Jun 8, 2016

I Can't Get Away From Work

     I attended an opera last week and was surprised to find it exploring themes that are quite familiar to me.
     I'm not an opera buff. However, my wife and I went to Charleston, SC for a few days last week for the Spoleto Festival, as we have for more than thirty years. I generally stick to the non-opera performances but this year the main opera is George Gershwin's Porgy and Bess. How could I miss an opera sung in English featuring songs such as Summertime, Bess You Is My Woman Now, I Got Plenty O' Nuttin' and It Ain't Necessarily So? My wife and I went and enjoyed it greatly.
     While Porgy and Bess is set in the African American community of Charleston in the 1920s, it may be more about the subject of disability than anything else. The opera's most important character, Porgy, is disabled, apparently by paraplegia. Gershwin based his opera on the novel Porgy written by Charleston native Dubose Heyward. The title character of that novel was loosely based upon a well known personality in Charleston, "Goat Sammy," a crippled beggar who got around in a goat cart. Heyward had been fascinated to find out that "Goat Sammy" had been arrested on a charge of aggravated assault for a crime of passion. As Heyward put it “the object of public charity by day, had a private life of his own by night." Note that this disabled man in the 1920s had to resort to begging to support himself. Yes, we still have beggars but that's generally not the fate of disabled people today and that's largely due to Social Security and Supplemental Security Income disability benefits. My bigger point is that Heyward thought it important to tell the world that disabled people actually have lives apart from their disability. Disabled people are quite capable of passionate romance, among many other things. It remains a point worth making. I have seen cases where Social Security Administrative Law Judges were surprised, even affronted, by evidence that a disabled person had a life apart from their disability. How dare a disabled person father a child or become pregnant! How can a person be truly disabled if they attend church or get arrested for a crime or enjoy the company of friends and family? To think like that denies the possibility that disabled people are truly human, that they have the same hopes, dreams, pleasures, pastimes, urges, shortcomings and frailties as the rest of us.
     I don't think it's an accident that the novel Porgy dealt so much with the theme of disability. Dubose Heyward's own health was poor. He suffered from the effects of polio, as well as other illnesses. As a result of his own experiences, I expect Heyward had reason to contemplate the ways in which society thinks about the disabled. I wish those attitudes had changed more since Heyward's day.
    

20 comments:

Anonymous said...

ALJ: Have you taken any vacations or long trips, say, within the last two years?
Porgy: Well, I did hitch up my goat cart and went up to New York to look for my girlfriend, who has a problem with "happy dust."

Tim said...

I really don't see how this question (vacation) is really relevant? If someone can endure travel for a few days and walk a little more than they normally can, how does this really matter? Ultimately, it's about what you can do on a SUSTAINED basis! However, it wouldn't surprise me if a denier ALJ used merely traveling as an excuse to deny!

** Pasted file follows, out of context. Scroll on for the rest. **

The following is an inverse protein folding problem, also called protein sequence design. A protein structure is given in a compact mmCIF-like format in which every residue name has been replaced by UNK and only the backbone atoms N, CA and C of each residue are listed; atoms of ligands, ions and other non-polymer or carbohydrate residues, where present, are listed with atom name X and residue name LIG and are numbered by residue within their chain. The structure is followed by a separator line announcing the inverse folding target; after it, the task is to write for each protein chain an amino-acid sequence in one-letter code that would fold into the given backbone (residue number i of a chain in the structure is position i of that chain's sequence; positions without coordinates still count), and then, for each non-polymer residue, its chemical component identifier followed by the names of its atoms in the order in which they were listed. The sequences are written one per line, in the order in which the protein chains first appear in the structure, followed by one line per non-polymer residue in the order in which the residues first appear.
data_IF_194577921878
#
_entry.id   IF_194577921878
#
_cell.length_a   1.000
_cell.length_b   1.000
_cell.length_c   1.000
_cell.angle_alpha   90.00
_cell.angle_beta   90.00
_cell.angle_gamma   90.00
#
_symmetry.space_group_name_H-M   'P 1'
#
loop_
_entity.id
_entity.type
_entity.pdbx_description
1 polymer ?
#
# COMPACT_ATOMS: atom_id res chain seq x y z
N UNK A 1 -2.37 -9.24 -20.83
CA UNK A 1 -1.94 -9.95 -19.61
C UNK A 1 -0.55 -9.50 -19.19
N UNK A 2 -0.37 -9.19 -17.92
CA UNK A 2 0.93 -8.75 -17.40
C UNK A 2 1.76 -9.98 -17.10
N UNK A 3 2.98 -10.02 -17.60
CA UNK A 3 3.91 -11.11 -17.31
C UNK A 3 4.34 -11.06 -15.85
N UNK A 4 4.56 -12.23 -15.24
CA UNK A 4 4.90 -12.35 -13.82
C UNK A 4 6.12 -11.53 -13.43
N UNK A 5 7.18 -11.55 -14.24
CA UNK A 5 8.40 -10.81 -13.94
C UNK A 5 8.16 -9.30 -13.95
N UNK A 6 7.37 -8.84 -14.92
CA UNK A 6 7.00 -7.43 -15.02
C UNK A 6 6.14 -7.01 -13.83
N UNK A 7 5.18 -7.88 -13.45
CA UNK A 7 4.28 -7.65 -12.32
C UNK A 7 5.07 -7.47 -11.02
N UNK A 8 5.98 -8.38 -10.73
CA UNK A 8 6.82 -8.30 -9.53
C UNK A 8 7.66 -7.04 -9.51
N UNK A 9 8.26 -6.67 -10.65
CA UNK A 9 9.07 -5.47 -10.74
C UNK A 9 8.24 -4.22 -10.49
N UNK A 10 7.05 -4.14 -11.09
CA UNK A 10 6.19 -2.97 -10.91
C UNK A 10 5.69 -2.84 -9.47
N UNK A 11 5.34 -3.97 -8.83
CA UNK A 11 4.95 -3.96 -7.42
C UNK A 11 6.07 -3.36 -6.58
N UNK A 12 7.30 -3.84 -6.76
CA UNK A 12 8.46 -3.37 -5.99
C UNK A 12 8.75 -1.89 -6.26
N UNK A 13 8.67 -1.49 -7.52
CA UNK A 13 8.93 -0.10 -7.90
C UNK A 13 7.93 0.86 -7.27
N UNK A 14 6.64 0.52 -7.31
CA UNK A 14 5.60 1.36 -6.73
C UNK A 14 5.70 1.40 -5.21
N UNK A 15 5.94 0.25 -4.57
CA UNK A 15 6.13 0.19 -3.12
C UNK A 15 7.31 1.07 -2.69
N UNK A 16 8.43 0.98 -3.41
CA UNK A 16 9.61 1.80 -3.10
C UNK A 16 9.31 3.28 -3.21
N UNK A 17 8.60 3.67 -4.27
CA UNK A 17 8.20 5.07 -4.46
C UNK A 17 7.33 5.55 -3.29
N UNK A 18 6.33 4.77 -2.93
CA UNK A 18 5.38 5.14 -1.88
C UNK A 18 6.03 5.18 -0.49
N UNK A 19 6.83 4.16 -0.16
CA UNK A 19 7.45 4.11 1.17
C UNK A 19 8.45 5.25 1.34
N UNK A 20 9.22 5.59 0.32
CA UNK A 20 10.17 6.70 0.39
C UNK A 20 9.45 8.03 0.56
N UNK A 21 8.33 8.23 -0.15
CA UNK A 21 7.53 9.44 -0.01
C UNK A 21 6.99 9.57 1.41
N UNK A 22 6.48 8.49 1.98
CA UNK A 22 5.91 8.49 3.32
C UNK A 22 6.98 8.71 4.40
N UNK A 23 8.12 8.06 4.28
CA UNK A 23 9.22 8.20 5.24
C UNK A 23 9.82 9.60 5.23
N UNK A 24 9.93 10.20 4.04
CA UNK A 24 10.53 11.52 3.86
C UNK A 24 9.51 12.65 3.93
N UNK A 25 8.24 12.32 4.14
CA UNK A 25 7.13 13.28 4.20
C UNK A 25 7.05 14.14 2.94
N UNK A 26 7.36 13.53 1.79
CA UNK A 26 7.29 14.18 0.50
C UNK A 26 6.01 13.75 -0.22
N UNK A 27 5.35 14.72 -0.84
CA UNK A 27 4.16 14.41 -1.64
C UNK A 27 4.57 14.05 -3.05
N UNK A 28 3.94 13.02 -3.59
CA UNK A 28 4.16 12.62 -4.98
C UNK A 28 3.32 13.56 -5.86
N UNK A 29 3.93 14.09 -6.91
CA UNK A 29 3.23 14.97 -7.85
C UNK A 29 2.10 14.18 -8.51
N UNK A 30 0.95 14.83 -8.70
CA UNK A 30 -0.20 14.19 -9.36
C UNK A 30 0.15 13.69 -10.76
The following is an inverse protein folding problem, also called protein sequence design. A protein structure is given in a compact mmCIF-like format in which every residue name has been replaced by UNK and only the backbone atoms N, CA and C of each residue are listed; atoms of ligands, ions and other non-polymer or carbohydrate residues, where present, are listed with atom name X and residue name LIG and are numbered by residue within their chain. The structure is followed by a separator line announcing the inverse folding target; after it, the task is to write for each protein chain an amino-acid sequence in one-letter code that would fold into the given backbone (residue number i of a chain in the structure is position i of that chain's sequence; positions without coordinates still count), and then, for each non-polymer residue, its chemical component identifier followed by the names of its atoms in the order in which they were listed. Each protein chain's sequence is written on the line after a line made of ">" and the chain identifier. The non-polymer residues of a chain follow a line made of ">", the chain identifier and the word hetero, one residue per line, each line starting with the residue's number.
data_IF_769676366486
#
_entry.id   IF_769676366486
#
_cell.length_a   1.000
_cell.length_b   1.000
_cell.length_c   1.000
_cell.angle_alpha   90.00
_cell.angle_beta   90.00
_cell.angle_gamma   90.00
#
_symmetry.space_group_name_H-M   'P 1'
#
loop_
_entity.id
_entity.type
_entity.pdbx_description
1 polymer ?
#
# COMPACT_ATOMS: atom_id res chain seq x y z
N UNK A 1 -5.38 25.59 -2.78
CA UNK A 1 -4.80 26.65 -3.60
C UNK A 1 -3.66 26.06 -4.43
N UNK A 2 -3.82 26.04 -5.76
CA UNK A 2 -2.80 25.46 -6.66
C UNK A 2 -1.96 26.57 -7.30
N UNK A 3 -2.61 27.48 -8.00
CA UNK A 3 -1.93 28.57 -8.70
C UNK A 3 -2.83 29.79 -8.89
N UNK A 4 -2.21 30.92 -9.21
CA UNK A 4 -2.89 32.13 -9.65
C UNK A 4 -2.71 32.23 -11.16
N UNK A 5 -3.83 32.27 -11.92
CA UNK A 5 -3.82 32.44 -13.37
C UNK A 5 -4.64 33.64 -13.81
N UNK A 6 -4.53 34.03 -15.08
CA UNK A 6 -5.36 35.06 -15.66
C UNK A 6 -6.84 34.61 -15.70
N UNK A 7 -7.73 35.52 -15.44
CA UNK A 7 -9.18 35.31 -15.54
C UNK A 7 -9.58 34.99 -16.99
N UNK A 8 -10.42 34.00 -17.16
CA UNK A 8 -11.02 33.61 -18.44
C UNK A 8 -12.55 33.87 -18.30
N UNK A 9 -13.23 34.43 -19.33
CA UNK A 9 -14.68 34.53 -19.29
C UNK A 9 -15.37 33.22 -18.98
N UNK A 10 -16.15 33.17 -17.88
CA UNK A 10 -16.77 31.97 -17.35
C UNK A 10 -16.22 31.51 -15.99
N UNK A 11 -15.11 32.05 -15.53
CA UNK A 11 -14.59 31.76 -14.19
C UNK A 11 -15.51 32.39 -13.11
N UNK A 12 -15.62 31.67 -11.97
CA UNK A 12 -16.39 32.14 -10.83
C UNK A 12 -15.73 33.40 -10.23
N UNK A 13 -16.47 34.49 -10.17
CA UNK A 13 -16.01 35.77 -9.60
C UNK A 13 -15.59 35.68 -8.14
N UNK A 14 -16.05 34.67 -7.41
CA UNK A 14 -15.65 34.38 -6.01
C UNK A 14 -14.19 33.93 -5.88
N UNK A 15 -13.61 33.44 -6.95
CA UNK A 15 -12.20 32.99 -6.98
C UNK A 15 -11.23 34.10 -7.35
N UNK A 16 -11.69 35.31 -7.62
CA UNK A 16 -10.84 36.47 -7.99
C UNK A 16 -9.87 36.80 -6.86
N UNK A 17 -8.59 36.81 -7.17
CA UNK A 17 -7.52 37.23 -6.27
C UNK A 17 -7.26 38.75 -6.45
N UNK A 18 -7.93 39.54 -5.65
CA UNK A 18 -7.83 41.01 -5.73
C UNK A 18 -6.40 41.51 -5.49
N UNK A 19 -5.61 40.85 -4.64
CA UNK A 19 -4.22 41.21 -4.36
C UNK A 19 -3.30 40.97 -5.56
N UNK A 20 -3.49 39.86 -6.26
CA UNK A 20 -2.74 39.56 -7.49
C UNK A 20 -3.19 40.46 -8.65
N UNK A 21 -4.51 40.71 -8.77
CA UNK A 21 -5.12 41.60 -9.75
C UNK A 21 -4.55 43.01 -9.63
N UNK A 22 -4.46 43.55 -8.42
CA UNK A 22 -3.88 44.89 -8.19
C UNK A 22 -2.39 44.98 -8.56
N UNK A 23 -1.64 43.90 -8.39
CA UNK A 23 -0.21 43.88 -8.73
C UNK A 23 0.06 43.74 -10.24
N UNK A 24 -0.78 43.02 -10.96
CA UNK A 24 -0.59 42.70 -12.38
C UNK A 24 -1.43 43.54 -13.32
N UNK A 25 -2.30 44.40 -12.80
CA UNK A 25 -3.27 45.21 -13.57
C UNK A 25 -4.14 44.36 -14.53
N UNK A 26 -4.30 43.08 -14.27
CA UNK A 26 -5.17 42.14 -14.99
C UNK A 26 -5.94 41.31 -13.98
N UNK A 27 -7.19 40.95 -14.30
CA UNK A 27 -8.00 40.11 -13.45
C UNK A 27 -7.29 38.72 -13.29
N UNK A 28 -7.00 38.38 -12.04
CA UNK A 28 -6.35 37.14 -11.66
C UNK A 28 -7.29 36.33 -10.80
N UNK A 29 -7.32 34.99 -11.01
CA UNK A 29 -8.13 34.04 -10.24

Anonymous said...

Ah my favorite claimant. 26 year old woman that has severe back pain, so severe there is no position she can get comfortable in. Been like this for years. She has 10 children, the oldest 12, the youngest 6 months. I bet I know one position she is fairly comfortable in....

Anonymous said...

12:32

You are a despicable person. You should consider resigning from public service. I hear here are excellent job opportunities in debt collection, repo, and payday lending.

Anonymous said...

Nah, I want to go into title pawning...

Anonymous said...

If a 26 year old has a 12 year old, she was below the age of consent when the child was conceived and more than likely was the victim of rape (see the Landry study from 1995). Repeated pregnancies could also cause back problems.

But you just want to be a jerk, huh?

Bet you don't ask most men how many children they've fathered, what role they play in childrearing, and use that in your decisions.

Anonymous said...

Who cares how many children someone has...as long as they can AFFORD to care for them without ripping into my pockets.

Tim said...

This fictional 26 year-old woman with a bad back and 10 children is a red herring! This senario was rare in the golden age of welfare, let alone in SSI/SSDFI! It's just another attempt to belittle the disabled (along with claims of "rampant fraud") by petty, greedy, uncaring people who have no real concept of what the disabled go through!

Anonymous said...

IF the story about the woman is true and I doubt 100% that it is, that woman who has 12 kids only gets paid half of her monthly benefits as if she only had one child, This is to the ignorant moron (redundant) who is willing to believe anything bad about the disabled. Hopefully the i m will never get to find out what that would be like.